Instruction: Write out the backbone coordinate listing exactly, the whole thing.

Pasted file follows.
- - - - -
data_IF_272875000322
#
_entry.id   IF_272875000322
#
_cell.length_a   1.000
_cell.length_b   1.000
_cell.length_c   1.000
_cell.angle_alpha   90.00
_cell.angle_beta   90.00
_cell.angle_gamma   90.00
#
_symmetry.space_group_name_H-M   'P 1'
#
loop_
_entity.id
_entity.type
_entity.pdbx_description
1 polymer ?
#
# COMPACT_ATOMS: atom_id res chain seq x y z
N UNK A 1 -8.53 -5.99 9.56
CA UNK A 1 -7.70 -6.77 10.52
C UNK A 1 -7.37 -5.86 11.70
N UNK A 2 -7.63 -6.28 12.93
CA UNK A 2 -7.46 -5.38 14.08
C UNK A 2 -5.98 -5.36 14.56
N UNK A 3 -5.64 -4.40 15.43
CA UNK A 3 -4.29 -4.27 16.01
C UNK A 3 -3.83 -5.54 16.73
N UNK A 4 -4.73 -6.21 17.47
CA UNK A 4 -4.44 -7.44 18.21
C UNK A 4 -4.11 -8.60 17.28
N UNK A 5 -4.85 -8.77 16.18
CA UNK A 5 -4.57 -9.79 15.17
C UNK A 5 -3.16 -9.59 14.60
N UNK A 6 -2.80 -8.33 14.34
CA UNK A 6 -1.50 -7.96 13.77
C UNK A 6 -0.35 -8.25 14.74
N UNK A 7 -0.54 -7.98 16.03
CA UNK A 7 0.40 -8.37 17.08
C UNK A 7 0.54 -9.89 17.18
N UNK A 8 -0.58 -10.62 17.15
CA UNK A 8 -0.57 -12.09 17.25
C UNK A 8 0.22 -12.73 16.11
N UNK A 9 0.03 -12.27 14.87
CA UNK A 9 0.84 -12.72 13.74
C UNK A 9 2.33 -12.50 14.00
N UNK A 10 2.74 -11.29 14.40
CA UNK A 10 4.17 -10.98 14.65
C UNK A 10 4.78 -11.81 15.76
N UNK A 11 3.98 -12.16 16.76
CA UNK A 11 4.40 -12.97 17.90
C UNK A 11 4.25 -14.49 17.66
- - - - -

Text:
data_IF_272875000322
#
_entry.id   IF_272875000322
#
_cell.length_a   1.000
_cell.length_b   1.000
_cell.length_c   1.000
_cell.angle_alpha   90.00
_cell.angle_beta   90.00
_cell.angle_gamma   90.00
#
_symmetry.space_group_name_H-M   'P 1'
#
loop_
_entity.id
_entity.type
_entity.pdbx_description
1 polymer ?
#
# COMPACT_ATOMS: atom_id res chain seq x y z
N UNK A 1 -8.53 -5.99 9.56
CA UNK A 1 -7.70 -6.77 10.52
C UNK A 1 -7.37 -5.86 11.70
N UNK A 2 -7.63 -6.28 12.93
CA UNK A 2 -7.46 -5.38 14.08
C UNK A 2 -5.98 -5.36 14.56
N UNK A 3 -5.64 -4.40 15.43
CA UNK A 3 -4.29 -4.27 16.01
C UNK A 3 -3.83 -5.54 16.73
N UNK A 4 -4.73 -6.21 17.47
CA UNK A 4 -4.44 -7.44 18.21
C UNK A 4 -4.11 -8.60 17.28
N UNK A 5 -4.85 -8.77 16.18
CA UNK A 5 -4.57 -9.79 15.17
C UNK A 5 -3.16 -9.59 14.60
N UNK A 6 -2.80 -8.33 14.34
CA UNK A 6 -1.50 -7.96 13.77
C UNK A 6 -0.35 -8.25 14.74
N UNK A 7 -0.54 -7.98 16.03
CA UNK A 7 0.40 -8.37 17.08
C UNK A 7 0.54 -9.89 17.18
N UNK A 8 -0.58 -10.62 17.15
CA UNK A 8 -0.57 -12.09 17.25
C UNK A 8 0.22 -12.73 16.11
N UNK A 9 0.03 -12.27 14.87
CA UNK A 9 0.84 -12.72 13.74
C UNK A 9 2.33 -12.50 14.00
N UNK A 10 2.74 -11.29 14.40
CA UNK A 10 4.17 -10.98 14.65
C UNK A 10 4.78 -11.81 15.76
N UNK A 11 3.98 -12.16 16.76
CA UNK A 11 4.40 -12.97 17.90
C UNK A 11 4.25 -14.49 17.66